‘Goodness isn’t sameness. Goodness, to be goodness, needs contrast and tension, not perfect uniformity.’*
In his book Heroic Leadership Chris Lowney writes about how the early Jesuits each thought they were doing the most important thing in the world: mathematicians, astronomers, scientists, teachers … . This encourages me: the possibility of seeing what we do in this way in a world welcoming diversity over uniformity.
In The Craftsman Richard Sennett tells of the anonymous nature of the craftsman-builder’s work in the Roman world, how to ‘get the houses, roads, and sewers to function […] improvisation occurred on the ground’.**
It was an opportunity to make their mark, to say “I exist”:
‘A maker’s mark is a peculiar sign. […] Many of the adaptive irregularities in Roman brickwork modulated into expressive decoration, tiny flourishes like a figured tile mortared over an imperfect joint behind the surface. These also can be considered a maker’s mark.’**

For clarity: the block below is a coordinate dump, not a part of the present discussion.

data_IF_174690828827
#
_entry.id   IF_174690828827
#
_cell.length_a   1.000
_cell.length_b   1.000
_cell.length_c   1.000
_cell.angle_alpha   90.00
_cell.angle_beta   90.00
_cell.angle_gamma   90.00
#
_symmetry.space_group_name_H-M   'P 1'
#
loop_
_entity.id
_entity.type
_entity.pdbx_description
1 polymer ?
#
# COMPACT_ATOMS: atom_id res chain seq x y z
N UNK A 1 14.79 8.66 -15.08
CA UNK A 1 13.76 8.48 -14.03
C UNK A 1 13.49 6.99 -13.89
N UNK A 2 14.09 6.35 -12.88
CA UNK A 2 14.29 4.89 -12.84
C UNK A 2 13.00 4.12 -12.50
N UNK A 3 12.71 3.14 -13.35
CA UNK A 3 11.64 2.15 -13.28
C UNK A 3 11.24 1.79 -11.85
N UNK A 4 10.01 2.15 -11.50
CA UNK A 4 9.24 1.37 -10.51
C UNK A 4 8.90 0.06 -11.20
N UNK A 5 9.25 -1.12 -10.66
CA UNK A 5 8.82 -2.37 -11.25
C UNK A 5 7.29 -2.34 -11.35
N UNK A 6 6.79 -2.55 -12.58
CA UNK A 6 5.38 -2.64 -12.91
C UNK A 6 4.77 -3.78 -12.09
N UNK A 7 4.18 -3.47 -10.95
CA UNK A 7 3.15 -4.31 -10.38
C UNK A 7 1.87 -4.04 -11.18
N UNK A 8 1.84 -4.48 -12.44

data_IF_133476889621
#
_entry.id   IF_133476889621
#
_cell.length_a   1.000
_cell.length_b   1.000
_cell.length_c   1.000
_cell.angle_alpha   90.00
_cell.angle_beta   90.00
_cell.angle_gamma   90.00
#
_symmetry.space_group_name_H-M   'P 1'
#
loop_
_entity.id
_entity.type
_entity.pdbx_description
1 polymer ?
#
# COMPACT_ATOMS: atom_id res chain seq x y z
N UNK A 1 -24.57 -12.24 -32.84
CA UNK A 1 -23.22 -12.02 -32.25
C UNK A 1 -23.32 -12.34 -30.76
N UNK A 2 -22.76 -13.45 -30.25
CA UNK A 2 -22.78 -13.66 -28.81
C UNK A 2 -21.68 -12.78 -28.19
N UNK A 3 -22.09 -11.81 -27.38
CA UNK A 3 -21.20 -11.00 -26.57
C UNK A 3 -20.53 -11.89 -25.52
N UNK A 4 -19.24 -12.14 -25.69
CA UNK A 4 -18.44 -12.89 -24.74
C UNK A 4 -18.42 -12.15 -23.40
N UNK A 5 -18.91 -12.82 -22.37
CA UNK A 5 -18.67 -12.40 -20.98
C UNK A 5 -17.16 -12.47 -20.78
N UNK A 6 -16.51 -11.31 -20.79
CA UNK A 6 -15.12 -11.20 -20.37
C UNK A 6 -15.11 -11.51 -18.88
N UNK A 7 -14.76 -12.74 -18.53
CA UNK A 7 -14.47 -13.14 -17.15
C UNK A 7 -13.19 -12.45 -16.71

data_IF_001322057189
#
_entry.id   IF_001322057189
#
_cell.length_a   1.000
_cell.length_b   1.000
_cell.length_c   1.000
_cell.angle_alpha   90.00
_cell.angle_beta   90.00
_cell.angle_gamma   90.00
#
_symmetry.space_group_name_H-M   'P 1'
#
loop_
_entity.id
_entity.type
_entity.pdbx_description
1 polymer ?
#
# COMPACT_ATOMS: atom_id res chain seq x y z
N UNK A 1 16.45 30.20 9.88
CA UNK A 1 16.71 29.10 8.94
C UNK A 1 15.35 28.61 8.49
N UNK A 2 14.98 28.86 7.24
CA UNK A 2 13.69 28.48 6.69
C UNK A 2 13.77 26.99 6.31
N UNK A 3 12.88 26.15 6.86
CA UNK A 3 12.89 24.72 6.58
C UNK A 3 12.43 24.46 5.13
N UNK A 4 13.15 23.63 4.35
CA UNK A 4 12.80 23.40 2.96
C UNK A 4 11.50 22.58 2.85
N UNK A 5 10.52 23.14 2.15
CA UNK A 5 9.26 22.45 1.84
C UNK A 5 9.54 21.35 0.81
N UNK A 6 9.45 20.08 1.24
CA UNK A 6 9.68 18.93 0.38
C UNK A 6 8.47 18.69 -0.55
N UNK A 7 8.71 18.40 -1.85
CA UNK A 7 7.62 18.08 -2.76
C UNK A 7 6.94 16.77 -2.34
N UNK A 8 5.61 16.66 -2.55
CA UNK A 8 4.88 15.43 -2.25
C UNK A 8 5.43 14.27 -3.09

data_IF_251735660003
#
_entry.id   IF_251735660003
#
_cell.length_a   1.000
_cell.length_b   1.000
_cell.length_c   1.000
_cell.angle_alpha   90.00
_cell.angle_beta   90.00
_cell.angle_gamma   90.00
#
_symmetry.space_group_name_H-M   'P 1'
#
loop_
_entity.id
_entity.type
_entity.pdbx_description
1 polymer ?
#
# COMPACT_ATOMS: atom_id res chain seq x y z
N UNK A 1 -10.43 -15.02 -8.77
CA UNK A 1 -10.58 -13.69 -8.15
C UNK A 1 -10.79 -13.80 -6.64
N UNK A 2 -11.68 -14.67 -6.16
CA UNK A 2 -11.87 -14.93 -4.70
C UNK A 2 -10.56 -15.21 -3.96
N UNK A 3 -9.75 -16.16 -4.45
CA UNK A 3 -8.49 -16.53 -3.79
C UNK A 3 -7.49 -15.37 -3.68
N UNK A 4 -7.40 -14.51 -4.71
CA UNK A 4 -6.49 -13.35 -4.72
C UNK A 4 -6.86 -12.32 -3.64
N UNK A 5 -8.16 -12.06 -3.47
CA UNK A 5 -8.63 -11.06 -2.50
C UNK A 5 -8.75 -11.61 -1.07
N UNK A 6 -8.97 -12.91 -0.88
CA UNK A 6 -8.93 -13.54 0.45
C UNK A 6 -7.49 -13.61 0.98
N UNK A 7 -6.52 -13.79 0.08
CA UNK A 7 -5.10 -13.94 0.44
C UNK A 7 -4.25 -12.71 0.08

Even in such an oppressive system as this, a person’s individuality and need to make a mark in the world manages to express itself.
At some point in their lives, I hope we all feel what Alex McManus describes as the ‘burden of responsibility, mystery, and paradox that it is to be human?^
These words from Seth Godin urge us to practise our peculiar way of seeing things and working:
‘Do the emotional work of working on things that others fear.’^^
I hope there’s a knock-on effect to this. When we turn our passion, through imagination and innovation, into the best thing in the world then it becomes the foundation for someone else to pursue theirs.